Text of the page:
As the Taxpayers Protection Alliance (TPA) continues to follow developments on the Farm Bill, including the bill clearing the Senate Agriculture Committee yesterday, TPA President David Williams sent a letter to the House Agriculture Committee yesterday in response to a proposed amendment weakening oversight of the wasteful Rural Utilities Service Broadband Loan Program. The letter outlines opposition to the program and calls on the committee to reject an amendment offered by Rep. Chris Gibson (R-N.Y.) and Rep. Kurt Schrader (D-Ore.) further providing taxpayer funding to a program rife with problems. When it comes to wise use of taxpayer dollars, RUS has a troubled history. RUS's primary goal is to provide loans to help bring Internet broadband service to unserved rural communities, which are generally defined as communities with populations of less than 20,000. In a March, 2009 report by the U.S. Department of Agriculture's (USDA) Office of Inspector General (OIG) observed that while the 2008 Farm Bill modified the broadband program and narrowed the definition of "rural area," the RUS continued to issue loans in exurban and suburban areas. Also, according to a report by the USDA on April 23, 2012, "We found that RUS had not maintained its focus on rural communities most in need of Federal assistance. This is largely because its definition of 'rural area,' although within the statutory guidelines, was too broad to distinguish between suburban and rural communities. As a result, RUS issued over $103.4 million in loans to 64 communities near large cities." TPA will continue to monitor this and other provisions in the Farm Bill.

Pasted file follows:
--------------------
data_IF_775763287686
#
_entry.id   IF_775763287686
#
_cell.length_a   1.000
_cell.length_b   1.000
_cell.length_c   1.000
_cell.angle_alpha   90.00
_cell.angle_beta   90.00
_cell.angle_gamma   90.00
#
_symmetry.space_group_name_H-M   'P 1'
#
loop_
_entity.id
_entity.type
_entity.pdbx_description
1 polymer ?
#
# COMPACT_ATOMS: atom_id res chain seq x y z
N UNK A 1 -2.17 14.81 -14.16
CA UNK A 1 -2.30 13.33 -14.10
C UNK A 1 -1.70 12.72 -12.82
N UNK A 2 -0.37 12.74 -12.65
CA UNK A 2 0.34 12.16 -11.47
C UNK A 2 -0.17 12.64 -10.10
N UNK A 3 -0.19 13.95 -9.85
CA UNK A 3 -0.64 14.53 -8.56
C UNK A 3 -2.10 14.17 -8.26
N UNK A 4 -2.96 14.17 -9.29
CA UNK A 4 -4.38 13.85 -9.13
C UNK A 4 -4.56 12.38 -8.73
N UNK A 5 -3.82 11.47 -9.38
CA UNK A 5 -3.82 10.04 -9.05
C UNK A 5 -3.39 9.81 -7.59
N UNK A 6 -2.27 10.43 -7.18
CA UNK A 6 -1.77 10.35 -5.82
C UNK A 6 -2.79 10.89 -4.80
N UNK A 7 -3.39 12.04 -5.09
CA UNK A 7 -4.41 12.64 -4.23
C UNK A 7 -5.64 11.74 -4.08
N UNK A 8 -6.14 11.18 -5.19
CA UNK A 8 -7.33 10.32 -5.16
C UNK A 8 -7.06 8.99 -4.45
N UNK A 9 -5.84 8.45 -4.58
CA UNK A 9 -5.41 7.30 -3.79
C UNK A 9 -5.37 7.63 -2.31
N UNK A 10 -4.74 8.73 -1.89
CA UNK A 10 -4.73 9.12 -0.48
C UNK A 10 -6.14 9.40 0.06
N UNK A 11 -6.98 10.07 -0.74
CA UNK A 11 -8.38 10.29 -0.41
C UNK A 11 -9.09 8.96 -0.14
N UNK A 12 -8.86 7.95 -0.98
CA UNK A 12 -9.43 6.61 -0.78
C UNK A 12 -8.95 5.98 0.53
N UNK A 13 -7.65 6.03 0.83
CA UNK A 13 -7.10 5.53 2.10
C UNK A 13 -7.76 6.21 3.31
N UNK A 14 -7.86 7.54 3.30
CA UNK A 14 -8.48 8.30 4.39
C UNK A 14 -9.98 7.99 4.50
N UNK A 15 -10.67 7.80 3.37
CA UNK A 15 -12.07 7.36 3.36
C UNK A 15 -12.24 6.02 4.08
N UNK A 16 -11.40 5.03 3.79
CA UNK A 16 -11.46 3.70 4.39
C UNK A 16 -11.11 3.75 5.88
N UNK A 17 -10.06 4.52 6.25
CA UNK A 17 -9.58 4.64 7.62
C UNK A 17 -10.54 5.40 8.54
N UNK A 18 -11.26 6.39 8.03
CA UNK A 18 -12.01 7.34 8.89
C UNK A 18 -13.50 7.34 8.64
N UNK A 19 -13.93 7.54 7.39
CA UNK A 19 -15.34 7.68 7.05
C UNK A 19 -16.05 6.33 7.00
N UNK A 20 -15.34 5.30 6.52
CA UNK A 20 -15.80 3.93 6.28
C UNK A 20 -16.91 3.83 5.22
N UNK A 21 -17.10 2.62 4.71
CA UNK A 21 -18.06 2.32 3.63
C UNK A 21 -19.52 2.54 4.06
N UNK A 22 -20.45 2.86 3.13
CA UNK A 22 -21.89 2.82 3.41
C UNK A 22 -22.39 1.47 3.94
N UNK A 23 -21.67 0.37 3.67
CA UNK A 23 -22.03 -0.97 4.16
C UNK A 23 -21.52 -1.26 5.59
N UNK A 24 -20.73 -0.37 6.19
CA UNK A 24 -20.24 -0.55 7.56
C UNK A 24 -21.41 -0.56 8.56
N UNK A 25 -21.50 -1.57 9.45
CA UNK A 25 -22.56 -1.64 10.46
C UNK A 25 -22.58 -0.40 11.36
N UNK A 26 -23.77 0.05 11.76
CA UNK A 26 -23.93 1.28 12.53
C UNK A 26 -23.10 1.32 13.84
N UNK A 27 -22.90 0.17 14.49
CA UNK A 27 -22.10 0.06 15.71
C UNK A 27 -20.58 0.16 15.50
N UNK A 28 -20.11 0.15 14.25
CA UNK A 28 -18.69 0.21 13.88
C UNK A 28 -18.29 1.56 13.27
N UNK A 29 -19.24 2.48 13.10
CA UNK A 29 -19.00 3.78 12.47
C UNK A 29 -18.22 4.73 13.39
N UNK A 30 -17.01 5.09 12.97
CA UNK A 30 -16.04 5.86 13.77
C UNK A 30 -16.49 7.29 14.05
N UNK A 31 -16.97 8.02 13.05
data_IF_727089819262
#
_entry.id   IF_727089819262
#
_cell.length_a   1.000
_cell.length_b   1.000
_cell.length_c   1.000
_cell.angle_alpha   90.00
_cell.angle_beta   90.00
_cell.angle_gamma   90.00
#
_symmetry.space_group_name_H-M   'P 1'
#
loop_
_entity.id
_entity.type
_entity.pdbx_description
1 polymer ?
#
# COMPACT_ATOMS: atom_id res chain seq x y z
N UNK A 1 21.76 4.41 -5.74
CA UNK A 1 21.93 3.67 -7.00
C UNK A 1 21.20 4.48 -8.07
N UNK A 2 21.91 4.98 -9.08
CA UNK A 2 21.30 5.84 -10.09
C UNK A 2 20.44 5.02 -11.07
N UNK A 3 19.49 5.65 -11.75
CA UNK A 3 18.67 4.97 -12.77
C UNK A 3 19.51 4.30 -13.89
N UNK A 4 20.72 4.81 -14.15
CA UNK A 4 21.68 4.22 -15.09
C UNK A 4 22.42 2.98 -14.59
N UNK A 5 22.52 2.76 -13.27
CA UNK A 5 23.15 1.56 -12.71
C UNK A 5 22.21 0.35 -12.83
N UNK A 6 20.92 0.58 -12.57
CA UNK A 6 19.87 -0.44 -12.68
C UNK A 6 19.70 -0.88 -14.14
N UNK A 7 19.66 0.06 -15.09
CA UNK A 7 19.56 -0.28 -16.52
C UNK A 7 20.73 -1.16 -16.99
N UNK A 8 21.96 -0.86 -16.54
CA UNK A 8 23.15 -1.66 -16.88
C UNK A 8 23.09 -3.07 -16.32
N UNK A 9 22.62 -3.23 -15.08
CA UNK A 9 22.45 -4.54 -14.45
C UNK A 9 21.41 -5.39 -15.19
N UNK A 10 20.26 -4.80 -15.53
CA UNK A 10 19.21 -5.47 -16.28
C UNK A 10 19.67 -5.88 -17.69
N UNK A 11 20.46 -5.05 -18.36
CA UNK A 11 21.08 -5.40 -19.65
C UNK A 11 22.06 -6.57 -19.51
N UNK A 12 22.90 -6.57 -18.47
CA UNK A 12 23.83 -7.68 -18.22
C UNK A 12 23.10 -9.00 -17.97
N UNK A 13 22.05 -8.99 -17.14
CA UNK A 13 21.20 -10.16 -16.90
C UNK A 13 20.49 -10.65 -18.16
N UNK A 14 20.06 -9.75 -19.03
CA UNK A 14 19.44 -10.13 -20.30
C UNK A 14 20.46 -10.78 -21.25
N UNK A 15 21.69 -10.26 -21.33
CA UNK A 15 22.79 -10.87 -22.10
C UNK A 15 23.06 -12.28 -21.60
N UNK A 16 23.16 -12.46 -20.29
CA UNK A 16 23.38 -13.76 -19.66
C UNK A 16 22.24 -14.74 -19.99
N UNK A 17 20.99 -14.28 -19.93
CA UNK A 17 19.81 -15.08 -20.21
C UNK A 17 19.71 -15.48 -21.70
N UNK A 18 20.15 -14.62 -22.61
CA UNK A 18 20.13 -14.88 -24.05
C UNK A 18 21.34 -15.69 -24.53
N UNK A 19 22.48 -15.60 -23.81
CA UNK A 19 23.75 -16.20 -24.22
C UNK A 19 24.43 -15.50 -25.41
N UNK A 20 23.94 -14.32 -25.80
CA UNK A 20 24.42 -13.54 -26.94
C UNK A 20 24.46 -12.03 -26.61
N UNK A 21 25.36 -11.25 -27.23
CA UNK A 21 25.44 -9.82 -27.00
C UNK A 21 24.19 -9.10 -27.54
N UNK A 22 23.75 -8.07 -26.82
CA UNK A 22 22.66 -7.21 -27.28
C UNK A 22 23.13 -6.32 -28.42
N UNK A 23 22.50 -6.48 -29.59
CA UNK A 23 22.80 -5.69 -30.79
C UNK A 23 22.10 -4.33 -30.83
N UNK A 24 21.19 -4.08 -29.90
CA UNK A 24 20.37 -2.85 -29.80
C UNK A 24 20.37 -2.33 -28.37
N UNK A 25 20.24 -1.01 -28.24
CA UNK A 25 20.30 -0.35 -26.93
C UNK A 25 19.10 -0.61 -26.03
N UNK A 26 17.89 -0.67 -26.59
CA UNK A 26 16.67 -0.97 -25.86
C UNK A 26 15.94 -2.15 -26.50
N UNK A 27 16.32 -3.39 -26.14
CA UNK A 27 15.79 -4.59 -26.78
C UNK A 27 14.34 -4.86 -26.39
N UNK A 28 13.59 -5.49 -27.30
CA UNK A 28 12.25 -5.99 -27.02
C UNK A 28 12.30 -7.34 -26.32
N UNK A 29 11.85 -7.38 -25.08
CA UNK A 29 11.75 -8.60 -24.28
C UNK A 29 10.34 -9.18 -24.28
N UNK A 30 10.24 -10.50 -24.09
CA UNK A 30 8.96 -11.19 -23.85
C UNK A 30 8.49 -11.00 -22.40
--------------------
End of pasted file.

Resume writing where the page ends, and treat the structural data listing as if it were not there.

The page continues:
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As the House and Senate ramp up their work on the Farm Bill, the Taxpayers Protection Alliance (TPA) will be in high alert so taxpayers won’t be left with a laundry list of wasteful programs that have amounted to nothing more than cronyism and corporate welfare run amuck. One issue in particular that is emblematic of what is wrong with agricultural policy is the U.S. sugar program, which is prime for reform. From import quotas to purchasing excess sugar to keep prices artificially high, the sugar program is just one massive corporate welfare program. Led by the Competitive Enterprise Institute, TPA was proud to sign onto a letter with nine other taxpayer and free market organizations opposing sugar subsidies.
Led by Heritage Action For America, the Taxpayers Protection Alliance joined with other taxpayers and free-market organizations representing millions of individuals across the nation to oppose wasteful spending in the Farm Bill. The Senate and House appear ready to start legislative work on the Farm Bill as early as this week, and it is important to call attention to the habitual waste of money that has become too commonplace in the Farm Bill. There is tremendous need for reform. Current subsidy programs are rooted in the 1930s, when prices for crops and livestock bottomed out and farm families were desperate for income. Agriculture today could not be more different. Farmers are pulling in record-high levels of income and carrying record-low levels of debt. Technology has eliminated many of the risks that once plagued farming, and the profitability of crops that go without subsidies demonstrates that independent agriculture is viable. So there is just no way to justify funneling tens of billions of dollars to farmers who, by and large, are better off than most of the taxpayers who are shelling out the subsidies. The letter highlights twelve of the most egregious examples of waste to taxpayers. The groups are urging both Chambers of Congress to not continue to spend trillions of dollars on what amounts to simply a laundry list of “subsidies, welfare payments, and environmental patronage.”